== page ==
Last week, I published a lengthy article about why you should binge Cowboy Bebop – a show that I proclaimed as my favorite anime of all time – as a way of keeping yourself occupied during this time of the global pandemic. Since then, I have gone down the rabbit hole of watching other shows directed by Shinichirō Watanabe. It began with 2014’s Terror in Resonance, a psychological thriller about domestic terrorism set in modern Tokyo. I concluded with a comic science-fiction anime that aired the same year. The best way to describe it is Cowboy Bebop’s demented cousin.
Whereas Bebop was a space western about laid-back bounty hunters, Space Dandy is a flat-out space opera as it follows the misadventures of Dandy, an alien hunter who is “a dandy guy in space”. He is in search of undiscovered and rare aliens with his robot assistant QT and his feline-like friend named Meow. Throughout the show’s twenty-six episodes, Dandy and his small crew of his spaceship the Aloha Oe try their best with their occupation, much to their incompetence. All the while – and unbeknownst to Dandy – he is being pursued by Dr. Gel, a gorilla-like scientist working for the Gogol Empire.
On a side note, upon reading this article, you’ll notice the numerous mentions to Bebop, and that’s because without that show, we wouldn’t have Dandy. What Space Dandy does is take the elements of Bebop and turn them up to eleven, so that you have a funky space comedy. From the first episode alone, Dandy sets up its wacky tone and characters. This includes the eponymous alien hunter, who is all about making money, just so he can continuously dine at his favorite breastaurant, BooBies. During a job of alien hunting, things get out-of-hand, resulting in the deaths of our three unlikely heroes at the end of the episode. However, in the next episode, Dandy and his crew are alive and well, with no knowledge of what happened previously and they just move on to the next adventure.
Unlike Cowboy Bebop, which is a show that slowly develops with each new episode, everything you need to know about Space Dandy is in its initial episode. If you’re not on board with the main protagonist’s shallow nature, the fan service (in anime terms) or indeed the wacky comedy where the animation can be loose, Dandy is just not for you. If you wish to continue Dandy’s antics, you will be plunged into a space odyssey where every misadventure becomes its own genre, not just sci-fi and comedy.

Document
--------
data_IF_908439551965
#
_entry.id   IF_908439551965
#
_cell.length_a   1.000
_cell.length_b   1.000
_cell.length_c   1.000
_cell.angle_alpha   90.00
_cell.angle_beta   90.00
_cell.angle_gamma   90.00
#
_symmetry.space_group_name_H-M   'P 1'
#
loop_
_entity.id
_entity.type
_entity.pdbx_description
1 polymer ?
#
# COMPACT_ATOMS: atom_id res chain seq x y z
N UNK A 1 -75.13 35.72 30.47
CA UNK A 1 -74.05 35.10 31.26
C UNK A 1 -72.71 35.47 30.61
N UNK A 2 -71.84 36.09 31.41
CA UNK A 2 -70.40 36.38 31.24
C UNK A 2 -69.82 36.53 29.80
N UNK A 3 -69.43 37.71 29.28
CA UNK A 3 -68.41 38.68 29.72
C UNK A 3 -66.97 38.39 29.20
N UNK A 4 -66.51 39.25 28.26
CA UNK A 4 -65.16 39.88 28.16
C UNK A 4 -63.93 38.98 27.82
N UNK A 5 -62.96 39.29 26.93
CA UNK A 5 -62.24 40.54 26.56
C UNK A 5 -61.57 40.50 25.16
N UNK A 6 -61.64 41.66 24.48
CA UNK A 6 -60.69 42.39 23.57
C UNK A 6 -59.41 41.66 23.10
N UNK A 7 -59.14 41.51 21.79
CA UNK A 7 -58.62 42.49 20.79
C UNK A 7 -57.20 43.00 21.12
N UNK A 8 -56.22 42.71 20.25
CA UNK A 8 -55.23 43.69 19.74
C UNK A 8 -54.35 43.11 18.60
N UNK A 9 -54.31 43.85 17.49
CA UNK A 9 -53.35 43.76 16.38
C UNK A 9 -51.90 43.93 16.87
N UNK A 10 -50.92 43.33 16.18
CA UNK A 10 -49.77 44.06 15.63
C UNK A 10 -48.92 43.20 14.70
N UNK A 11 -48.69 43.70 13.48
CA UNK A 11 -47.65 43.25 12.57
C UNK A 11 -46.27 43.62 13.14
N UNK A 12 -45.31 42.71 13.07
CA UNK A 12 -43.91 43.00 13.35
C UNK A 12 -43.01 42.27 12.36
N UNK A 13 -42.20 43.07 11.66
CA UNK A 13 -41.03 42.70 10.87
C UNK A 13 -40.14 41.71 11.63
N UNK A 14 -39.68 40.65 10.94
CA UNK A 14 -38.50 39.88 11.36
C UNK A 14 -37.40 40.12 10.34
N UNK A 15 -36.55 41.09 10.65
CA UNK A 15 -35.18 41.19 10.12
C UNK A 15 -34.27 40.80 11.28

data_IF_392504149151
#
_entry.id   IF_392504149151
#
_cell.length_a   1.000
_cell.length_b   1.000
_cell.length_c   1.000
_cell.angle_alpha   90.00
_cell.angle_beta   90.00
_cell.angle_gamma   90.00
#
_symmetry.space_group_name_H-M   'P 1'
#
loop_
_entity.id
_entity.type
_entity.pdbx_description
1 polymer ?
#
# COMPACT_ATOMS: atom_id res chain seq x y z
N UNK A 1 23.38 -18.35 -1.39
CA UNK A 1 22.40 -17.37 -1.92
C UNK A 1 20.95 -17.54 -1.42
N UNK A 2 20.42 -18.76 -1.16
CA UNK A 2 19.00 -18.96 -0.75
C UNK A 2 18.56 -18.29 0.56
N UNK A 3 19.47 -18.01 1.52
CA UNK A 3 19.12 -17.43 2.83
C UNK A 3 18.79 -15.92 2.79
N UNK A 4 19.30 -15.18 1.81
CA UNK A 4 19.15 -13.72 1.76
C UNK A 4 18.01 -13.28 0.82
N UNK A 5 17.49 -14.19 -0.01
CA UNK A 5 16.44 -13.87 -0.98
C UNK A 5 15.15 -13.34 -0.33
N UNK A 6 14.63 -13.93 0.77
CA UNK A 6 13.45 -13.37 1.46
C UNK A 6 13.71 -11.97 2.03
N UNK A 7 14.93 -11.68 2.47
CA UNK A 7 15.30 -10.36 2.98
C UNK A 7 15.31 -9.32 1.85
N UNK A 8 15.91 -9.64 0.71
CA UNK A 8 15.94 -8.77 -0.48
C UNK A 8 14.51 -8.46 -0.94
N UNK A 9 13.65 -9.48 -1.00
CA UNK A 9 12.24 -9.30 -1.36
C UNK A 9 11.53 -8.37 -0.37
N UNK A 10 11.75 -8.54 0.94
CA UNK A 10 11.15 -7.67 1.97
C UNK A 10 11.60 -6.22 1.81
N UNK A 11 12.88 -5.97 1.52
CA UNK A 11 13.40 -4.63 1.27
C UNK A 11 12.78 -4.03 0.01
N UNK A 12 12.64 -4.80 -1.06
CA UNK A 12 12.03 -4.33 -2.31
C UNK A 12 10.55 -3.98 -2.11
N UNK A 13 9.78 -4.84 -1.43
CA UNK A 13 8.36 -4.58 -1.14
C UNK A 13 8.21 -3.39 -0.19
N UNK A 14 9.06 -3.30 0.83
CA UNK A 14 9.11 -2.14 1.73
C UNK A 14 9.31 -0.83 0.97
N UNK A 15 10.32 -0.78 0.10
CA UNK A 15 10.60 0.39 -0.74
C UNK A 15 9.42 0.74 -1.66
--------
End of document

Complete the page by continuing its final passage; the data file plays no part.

The majority of Watanabe’s shows are very much rooted in the media that the director loves, whether it is older sci-fi, mecha anime, or even zombie movies. Another key signature of Watanabe’s shows is being musically-orientated. Space Dandy – having a predominately electronic soundtrack by multiple artists – has two episodes devoted to rock ‘n’ roll and musical theater. Although there is a misconception that anime is a genre, it is more a format to tell many different kinds of stories. If you are on board the Aloha Oe, you will find a favorite episode that speaks to you on a personal level, proving that this show and anime in general can be universal.
Although you can see Watanabe’s traits throughout as the show’s chief director, that doesn’t negate Space Dandy forging its own identity. This comes down to the other crew members, not least director Shingo Natsume, who would go on to direct the stellar first season of One Punch Man. Although there is a consistency when it comes to the principal character designs, every episode also features new worlds, a variety of inventive alien designs and crazy sci-fi ideas. The show feels more like an anthology for new animators to experiment in their craft. The standout in this case would be the twenty-first episode “A World with No Sadness, Baby”. It is not only a departure from the show’s comedic tone, as well as subtly setting up the finale, but a great and recent example of how beautiful hand-drawn animation can be in the world of anime.
For some reason, some of Watanabe’s shows have the best English dub recordings in anime history. For me, the voices of Dandy, QT and Meow will always be Ian Sinclair, Alison Viktorin and Joel McDonald (the latter of which was one of the two ADR voice directors for the dub). As juvenile as the humor can be, there is hilarious dialogue that would rival the quotes of classic Simpsons. As for the characters themselves, this is another Bebop similarity where the crew don’t change by the end of an episode, though there is still room for characterization. Despite the humorous interactions they have with each other, there are moments of drama that give you a better understanding of where their hearts lie that makes them good people. Even Dandy himself, a man who is a slave to female booty, pretty much loves everyone and surprisingly shows tenderness towards those who need a helping hand.
What is initially inconsistent on a narrative level, is answered in a finale that makes you want to re-watch the whole show and find all the little details. It may lack the elegance of Cowboy Bebop, but likes its predecessor, Space Dandy is a cosmic ride that not only will make you laugh, but also think and feel.
“Stay Dandy, Baby!”